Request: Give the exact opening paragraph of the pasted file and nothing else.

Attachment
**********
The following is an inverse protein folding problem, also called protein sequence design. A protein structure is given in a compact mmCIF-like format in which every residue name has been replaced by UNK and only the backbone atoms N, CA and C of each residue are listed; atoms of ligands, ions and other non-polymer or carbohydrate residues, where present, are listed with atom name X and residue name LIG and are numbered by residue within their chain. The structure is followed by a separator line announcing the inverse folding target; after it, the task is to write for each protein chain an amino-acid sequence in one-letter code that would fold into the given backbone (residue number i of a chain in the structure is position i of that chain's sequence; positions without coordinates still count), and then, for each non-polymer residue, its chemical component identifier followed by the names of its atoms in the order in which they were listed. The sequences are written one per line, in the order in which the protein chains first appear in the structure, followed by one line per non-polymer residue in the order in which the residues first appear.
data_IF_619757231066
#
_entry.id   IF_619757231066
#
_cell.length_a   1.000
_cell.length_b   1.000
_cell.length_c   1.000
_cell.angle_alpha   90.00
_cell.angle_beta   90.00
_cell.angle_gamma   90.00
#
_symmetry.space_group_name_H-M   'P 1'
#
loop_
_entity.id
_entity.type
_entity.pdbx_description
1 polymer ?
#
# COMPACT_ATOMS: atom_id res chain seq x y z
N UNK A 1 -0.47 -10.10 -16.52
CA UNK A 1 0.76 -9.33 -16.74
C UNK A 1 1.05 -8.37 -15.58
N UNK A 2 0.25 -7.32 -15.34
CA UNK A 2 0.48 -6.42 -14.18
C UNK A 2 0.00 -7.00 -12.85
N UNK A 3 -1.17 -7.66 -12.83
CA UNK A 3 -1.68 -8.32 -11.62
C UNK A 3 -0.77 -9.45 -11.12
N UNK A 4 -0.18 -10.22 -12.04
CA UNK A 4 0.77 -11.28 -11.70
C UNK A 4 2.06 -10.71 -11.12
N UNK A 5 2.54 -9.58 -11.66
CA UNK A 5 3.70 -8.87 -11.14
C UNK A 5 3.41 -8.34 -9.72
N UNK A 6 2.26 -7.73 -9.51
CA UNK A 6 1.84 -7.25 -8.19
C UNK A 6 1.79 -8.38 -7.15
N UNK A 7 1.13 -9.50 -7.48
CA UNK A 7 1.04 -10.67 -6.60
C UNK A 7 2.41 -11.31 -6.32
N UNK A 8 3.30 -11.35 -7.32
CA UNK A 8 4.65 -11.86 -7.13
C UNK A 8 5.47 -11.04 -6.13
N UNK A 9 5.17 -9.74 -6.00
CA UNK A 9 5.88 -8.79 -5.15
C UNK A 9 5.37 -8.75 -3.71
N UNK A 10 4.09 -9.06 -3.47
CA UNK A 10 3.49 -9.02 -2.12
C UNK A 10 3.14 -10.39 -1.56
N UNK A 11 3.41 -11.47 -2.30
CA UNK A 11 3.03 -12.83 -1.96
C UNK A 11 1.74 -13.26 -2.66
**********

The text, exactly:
The following is an inverse protein folding problem, also called protein sequence design. A protein structure is given in a compact mmCIF-like format in which every residue name has been replaced by UNK and only the backbone atoms N, CA and C of each residue are listed; atoms of ligands, ions and other non-polymer or carbohydrate residues, where present, are listed with atom name X and residue name LIG and are numbered by residue within their chain. The structure is followed by a separator line announcing the inverse folding target; after it, the task is to write for each protein chain an amino-acid sequence in one-letter code that would fold into the given backbone (residue number i of a chain in the structure is position i of that chain's sequence; positions without coordinates still count), and then, for each non-polymer residue, its chemical component identifier followed by the names of its atoms in the order in which they were listed. The sequences are written one per line, in the order in which the protein chains first appear in the structure, followed by one line per non-polymer residue in the order in which the residues first appear.